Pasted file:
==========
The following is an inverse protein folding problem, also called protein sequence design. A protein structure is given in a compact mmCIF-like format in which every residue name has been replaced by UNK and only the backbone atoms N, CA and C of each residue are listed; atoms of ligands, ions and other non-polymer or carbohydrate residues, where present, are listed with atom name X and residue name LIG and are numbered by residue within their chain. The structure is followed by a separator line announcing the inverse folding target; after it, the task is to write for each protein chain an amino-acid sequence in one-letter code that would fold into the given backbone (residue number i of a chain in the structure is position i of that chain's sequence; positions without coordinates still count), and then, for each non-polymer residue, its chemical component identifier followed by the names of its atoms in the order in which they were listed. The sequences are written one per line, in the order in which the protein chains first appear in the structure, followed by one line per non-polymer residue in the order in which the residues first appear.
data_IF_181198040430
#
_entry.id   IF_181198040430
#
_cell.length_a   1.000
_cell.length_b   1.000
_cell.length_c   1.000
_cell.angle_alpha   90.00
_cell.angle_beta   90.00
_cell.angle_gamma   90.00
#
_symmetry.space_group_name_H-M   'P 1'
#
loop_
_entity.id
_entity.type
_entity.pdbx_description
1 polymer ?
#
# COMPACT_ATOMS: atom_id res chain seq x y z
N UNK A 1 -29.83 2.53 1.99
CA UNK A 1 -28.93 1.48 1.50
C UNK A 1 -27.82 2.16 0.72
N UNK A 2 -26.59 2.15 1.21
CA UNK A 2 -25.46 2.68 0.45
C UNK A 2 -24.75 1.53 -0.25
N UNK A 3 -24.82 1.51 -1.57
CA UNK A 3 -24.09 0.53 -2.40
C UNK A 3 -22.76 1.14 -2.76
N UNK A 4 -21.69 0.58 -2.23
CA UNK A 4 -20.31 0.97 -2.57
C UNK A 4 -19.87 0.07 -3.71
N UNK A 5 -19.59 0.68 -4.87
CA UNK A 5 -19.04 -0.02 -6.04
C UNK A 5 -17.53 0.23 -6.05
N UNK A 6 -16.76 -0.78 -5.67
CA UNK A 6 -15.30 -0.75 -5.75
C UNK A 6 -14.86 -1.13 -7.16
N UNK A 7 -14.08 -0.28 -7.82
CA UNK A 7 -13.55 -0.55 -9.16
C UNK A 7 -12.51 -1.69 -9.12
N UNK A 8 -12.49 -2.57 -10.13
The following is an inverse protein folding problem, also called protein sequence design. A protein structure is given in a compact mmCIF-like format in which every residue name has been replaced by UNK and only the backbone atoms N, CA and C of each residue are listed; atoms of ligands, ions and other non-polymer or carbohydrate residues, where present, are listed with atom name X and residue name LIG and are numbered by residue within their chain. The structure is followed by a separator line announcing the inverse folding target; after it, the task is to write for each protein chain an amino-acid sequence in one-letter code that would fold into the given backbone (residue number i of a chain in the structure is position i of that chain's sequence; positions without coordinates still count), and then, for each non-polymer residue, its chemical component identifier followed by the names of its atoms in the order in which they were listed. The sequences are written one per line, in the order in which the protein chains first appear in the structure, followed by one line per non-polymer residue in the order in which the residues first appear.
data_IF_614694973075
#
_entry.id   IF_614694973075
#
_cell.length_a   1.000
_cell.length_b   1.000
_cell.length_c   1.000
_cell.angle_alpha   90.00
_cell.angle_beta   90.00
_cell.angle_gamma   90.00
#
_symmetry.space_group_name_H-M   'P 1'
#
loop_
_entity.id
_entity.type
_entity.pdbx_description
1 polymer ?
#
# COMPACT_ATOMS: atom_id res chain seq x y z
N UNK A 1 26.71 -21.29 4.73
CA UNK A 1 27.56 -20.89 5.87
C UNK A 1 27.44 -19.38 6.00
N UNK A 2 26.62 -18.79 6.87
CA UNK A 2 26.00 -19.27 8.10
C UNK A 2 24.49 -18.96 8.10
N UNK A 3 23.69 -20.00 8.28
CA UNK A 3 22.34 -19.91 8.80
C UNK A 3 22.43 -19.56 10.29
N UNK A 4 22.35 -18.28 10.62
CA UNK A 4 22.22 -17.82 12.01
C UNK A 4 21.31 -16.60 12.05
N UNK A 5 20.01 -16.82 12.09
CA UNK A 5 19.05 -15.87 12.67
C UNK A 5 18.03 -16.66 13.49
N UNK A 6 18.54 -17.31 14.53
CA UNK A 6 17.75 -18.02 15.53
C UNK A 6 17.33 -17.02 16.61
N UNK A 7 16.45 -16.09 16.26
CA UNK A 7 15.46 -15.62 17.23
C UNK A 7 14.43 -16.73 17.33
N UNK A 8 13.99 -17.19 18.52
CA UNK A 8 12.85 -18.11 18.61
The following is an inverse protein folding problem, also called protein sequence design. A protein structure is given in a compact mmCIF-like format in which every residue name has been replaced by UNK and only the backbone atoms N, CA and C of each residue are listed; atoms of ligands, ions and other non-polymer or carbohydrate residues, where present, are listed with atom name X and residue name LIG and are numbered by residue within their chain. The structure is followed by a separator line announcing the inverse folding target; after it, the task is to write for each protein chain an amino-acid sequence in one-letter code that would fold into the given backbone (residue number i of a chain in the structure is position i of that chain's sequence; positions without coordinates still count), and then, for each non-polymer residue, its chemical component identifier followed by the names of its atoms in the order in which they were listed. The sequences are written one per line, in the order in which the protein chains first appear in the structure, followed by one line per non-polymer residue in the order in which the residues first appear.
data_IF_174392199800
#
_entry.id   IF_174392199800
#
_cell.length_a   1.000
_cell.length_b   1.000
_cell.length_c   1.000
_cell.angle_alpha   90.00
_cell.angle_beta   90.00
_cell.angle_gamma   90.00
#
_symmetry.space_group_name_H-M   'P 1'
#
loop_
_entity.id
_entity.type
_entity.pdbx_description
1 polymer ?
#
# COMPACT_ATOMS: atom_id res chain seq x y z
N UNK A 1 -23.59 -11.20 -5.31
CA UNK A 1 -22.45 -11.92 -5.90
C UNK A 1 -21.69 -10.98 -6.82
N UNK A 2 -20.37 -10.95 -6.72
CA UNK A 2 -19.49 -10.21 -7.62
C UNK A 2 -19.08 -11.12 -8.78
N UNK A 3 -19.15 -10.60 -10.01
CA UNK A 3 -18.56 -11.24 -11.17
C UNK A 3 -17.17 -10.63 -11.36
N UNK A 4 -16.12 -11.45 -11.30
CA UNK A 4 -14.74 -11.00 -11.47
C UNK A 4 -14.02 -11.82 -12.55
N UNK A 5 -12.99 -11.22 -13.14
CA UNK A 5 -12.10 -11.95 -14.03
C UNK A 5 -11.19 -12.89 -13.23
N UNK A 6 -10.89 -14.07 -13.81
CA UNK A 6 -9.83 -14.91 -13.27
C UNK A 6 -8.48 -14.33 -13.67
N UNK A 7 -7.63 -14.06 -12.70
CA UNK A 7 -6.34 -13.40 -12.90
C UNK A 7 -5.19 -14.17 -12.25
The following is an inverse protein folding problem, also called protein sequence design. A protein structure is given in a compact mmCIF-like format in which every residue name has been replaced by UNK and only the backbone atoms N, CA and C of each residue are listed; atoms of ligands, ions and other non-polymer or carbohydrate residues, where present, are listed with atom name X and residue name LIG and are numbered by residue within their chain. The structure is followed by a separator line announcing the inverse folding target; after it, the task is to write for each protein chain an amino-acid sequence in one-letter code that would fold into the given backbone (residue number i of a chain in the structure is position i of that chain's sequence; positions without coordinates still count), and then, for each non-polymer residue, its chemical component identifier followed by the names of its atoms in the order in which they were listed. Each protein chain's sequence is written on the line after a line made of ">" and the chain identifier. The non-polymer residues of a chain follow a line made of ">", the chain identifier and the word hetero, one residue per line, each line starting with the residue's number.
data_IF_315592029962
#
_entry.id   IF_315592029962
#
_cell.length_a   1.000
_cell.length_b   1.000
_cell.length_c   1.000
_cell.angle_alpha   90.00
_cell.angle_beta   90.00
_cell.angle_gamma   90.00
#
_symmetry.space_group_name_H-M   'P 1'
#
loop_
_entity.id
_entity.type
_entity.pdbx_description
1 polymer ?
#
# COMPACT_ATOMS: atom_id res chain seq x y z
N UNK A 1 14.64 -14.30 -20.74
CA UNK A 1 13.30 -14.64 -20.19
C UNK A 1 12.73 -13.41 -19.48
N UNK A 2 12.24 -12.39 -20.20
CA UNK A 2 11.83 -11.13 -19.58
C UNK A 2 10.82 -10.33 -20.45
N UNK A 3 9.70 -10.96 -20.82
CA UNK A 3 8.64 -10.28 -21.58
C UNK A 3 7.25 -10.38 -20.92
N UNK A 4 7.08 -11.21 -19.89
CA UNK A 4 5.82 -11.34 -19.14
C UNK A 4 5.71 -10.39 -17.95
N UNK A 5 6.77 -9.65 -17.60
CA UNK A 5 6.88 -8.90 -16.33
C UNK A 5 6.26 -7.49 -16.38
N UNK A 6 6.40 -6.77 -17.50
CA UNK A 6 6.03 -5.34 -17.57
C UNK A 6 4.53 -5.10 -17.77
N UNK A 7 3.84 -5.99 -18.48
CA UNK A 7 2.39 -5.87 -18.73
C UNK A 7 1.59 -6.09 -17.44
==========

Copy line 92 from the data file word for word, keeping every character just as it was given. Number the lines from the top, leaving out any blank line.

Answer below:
#